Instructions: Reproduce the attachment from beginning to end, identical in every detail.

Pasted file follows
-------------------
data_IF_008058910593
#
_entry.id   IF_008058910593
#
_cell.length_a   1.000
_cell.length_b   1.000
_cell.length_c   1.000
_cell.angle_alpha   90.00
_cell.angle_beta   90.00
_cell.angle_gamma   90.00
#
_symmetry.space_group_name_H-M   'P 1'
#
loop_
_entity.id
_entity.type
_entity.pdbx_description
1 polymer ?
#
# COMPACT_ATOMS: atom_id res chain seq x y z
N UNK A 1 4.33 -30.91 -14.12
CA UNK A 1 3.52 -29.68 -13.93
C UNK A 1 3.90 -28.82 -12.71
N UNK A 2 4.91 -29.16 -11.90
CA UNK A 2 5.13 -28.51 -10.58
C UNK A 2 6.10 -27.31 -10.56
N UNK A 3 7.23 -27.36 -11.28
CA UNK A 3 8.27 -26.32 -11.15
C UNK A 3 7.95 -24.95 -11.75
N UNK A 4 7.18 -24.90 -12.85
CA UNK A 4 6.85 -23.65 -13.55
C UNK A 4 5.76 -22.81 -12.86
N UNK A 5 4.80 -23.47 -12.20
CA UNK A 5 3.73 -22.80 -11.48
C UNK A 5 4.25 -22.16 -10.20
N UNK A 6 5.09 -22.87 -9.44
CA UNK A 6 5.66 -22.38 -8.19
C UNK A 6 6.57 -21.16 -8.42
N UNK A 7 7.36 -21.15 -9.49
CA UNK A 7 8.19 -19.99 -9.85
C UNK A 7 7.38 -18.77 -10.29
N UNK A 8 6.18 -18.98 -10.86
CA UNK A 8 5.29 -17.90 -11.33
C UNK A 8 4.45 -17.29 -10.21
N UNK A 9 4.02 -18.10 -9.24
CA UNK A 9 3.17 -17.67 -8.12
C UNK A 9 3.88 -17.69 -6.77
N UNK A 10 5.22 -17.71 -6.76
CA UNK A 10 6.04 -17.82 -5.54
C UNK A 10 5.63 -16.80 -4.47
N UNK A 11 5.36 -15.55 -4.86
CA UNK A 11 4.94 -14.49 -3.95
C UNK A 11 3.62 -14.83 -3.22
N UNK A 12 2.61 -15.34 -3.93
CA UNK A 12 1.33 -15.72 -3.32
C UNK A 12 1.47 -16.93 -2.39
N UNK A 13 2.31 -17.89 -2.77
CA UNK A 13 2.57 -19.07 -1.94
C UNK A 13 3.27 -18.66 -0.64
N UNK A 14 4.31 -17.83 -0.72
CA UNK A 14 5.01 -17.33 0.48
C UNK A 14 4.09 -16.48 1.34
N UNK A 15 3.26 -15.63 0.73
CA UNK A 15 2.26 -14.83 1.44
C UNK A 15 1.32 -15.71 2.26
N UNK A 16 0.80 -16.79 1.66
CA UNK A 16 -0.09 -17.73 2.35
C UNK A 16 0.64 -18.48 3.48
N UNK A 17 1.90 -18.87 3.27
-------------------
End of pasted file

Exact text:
data_IF_008058910593
#
_entry.id   IF_008058910593
#
_cell.length_a   1.000
_cell.length_b   1.000
_cell.length_c   1.000
_cell.angle_alpha   90.00
_cell.angle_beta   90.00
_cell.angle_gamma   90.00
#
_symmetry.space_group_name_H-M   'P 1'
#
loop_
_entity.id
_entity.type
_entity.pdbx_description
1 polymer ?
#
# COMPACT_ATOMS: atom_id res chain seq x y z
N UNK A 1 4.33 -30.91 -14.12
CA UNK A 1 3.52 -29.68 -13.93
C UNK A 1 3.90 -28.82 -12.71
N UNK A 2 4.91 -29.16 -11.90
CA UNK A 2 5.13 -28.51 -10.58
C UNK A 2 6.10 -27.31 -10.56
N UNK A 3 7.23 -27.36 -11.28
CA UNK A 3 8.27 -26.32 -11.15
C UNK A 3 7.95 -24.95 -11.75
N UNK A 4 7.18 -24.90 -12.85
CA UNK A 4 6.85 -23.65 -13.55
C UNK A 4 5.76 -22.81 -12.86
N UNK A 5 4.80 -23.47 -12.20
CA UNK A 5 3.73 -22.80 -11.48
C UNK A 5 4.25 -22.16 -10.20
N UNK A 6 5.09 -22.87 -9.44
CA UNK A 6 5.66 -22.38 -8.19
C UNK A 6 6.57 -21.16 -8.42
N UNK A 7 7.36 -21.15 -9.49
CA UNK A 7 8.19 -19.99 -9.85
C UNK A 7 7.38 -18.77 -10.29
N UNK A 8 6.18 -18.98 -10.86
CA UNK A 8 5.29 -17.90 -11.33
C UNK A 8 4.45 -17.29 -10.21
N UNK A 9 4.02 -18.10 -9.24
CA UNK A 9 3.17 -17.67 -8.12
C UNK A 9 3.88 -17.69 -6.77
N UNK A 10 5.22 -17.71 -6.76
CA UNK A 10 6.04 -17.82 -5.54
C UNK A 10 5.63 -16.80 -4.47
N UNK A 11 5.36 -15.55 -4.86
CA UNK A 11 4.94 -14.49 -3.95
C UNK A 11 3.62 -14.83 -3.22
N UNK A 12 2.61 -15.34 -3.93
CA UNK A 12 1.33 -15.72 -3.32
C UNK A 12 1.47 -16.93 -2.39
N UNK A 13 2.31 -17.89 -2.77
CA UNK A 13 2.57 -19.07 -1.94
C UNK A 13 3.27 -18.66 -0.64
N UNK A 14 4.31 -17.83 -0.72
CA UNK A 14 5.01 -17.33 0.48
C UNK A 14 4.09 -16.48 1.34
N UNK A 15 3.26 -15.63 0.73
CA UNK A 15 2.26 -14.83 1.44
C UNK A 15 1.32 -15.71 2.26
N UNK A 16 0.80 -16.79 1.66
CA UNK A 16 -0.09 -17.73 2.35
C UNK A 16 0.64 -18.48 3.48
N UNK A 17 1.90 -18.87 3.27